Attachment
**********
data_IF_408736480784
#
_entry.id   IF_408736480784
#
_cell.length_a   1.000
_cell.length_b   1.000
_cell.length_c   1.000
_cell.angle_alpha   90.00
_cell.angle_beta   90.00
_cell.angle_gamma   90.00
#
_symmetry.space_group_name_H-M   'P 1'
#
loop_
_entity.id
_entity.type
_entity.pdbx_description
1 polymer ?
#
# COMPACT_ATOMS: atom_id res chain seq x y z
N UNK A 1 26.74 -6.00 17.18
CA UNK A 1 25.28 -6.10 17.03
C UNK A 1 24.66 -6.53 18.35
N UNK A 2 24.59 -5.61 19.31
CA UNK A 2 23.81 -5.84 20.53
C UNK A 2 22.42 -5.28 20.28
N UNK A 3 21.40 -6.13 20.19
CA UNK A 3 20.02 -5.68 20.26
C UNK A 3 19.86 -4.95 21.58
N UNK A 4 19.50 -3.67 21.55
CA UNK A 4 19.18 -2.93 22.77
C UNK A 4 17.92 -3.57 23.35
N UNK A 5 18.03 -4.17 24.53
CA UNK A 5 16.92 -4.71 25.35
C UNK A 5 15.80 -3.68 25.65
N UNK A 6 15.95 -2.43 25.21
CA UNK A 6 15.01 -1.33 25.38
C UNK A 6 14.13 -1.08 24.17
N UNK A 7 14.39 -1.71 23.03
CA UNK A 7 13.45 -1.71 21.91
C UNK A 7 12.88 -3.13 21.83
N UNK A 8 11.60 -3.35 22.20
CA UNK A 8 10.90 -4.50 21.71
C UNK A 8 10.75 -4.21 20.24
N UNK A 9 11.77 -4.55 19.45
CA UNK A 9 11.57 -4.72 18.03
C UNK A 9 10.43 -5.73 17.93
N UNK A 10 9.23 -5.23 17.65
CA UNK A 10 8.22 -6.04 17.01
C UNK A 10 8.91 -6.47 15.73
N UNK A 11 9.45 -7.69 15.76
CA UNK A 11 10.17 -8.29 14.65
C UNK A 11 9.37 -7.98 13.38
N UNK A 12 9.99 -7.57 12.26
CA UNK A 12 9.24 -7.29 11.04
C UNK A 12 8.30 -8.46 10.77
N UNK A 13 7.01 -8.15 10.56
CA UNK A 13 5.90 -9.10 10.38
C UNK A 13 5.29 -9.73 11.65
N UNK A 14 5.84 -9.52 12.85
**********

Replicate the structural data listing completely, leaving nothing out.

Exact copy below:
data_IF_408736480784
#
_entry.id   IF_408736480784
#
_cell.length_a   1.000
_cell.length_b   1.000
_cell.length_c   1.000
_cell.angle_alpha   90.00
_cell.angle_beta   90.00
_cell.angle_gamma   90.00
#
_symmetry.space_group_name_H-M   'P 1'
#
loop_
_entity.id
_entity.type
_entity.pdbx_description
1 polymer ?
#
# COMPACT_ATOMS: atom_id res chain seq x y z
N UNK A 1 26.74 -6.00 17.18
CA UNK A 1 25.28 -6.10 17.03
C UNK A 1 24.66 -6.53 18.35
N UNK A 2 24.59 -5.61 19.31
CA UNK A 2 23.81 -5.84 20.53
C UNK A 2 22.42 -5.28 20.28
N UNK A 3 21.40 -6.13 20.19
CA UNK A 3 20.02 -5.68 20.26
C UNK A 3 19.86 -4.95 21.58
N UNK A 4 19.50 -3.67 21.55
CA UNK A 4 19.18 -2.93 22.77
C UNK A 4 17.92 -3.57 23.35
N UNK A 5 18.03 -4.17 24.53
CA UNK A 5 16.92 -4.71 25.35
C UNK A 5 15.80 -3.68 25.65
N UNK A 6 15.95 -2.43 25.21
CA UNK A 6 15.01 -1.33 25.38
C UNK A 6 14.13 -1.08 24.17
N UNK A 7 14.39 -1.71 23.03
CA UNK A 7 13.45 -1.71 21.91
C UNK A 7 12.88 -3.13 21.83
N UNK A 8 11.60 -3.35 22.20
CA UNK A 8 10.90 -4.50 21.71
C UNK A 8 10.75 -4.21 20.24
N UNK A 9 11.77 -4.55 19.45
CA UNK A 9 11.57 -4.72 18.03
C UNK A 9 10.43 -5.73 17.93
N UNK A 10 9.23 -5.23 17.65
CA UNK A 10 8.22 -6.04 17.01
C UNK A 10 8.91 -6.47 15.73
N UNK A 11 9.45 -7.69 15.76
CA UNK A 11 10.17 -8.29 14.65
C UNK A 11 9.37 -7.98 13.38
N UNK A 12 9.99 -7.57 12.26
CA UNK A 12 9.24 -7.29 11.04
C UNK A 12 8.30 -8.46 10.77
N UNK A 13 7.01 -8.15 10.56
CA UNK A 13 5.90 -9.10 10.38
C UNK A 13 5.29 -9.73 11.65
N UNK A 14 5.84 -9.52 12.85